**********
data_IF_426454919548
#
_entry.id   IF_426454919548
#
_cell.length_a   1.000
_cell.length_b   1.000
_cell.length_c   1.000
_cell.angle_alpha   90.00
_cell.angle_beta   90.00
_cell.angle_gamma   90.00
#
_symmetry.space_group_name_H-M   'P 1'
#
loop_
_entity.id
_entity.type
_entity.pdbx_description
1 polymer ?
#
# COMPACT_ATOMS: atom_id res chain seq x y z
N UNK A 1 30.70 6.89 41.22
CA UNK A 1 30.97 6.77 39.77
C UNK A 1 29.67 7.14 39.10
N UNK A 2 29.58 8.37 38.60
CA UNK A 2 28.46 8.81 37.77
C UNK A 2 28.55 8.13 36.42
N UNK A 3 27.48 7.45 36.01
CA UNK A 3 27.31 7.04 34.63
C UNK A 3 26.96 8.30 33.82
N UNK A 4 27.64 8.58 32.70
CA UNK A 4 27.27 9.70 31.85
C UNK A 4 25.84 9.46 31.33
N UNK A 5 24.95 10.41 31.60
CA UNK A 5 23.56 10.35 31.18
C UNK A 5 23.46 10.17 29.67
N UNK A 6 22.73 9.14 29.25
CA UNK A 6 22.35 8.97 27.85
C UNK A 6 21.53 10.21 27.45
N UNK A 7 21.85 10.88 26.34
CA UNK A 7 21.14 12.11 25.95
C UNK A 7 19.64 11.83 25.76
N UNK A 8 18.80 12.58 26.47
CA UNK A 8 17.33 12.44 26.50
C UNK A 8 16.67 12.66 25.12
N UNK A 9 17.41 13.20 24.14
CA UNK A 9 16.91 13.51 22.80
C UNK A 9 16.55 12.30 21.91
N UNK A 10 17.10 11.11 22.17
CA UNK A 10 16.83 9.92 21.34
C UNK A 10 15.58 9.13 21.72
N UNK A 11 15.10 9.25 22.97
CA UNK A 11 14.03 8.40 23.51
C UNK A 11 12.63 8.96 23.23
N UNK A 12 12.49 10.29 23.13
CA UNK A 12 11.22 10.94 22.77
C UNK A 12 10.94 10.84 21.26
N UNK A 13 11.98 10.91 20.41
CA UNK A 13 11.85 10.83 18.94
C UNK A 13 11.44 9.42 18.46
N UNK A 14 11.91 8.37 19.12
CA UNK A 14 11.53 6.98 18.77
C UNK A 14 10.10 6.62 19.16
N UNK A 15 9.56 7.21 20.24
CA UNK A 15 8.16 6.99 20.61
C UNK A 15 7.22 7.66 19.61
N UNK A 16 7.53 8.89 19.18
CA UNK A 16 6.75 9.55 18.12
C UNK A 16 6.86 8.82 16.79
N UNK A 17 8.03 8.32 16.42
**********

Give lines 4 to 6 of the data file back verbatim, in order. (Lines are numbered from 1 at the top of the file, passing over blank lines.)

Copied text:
#
_cell.length_a   1.000
_cell.length_b   1.000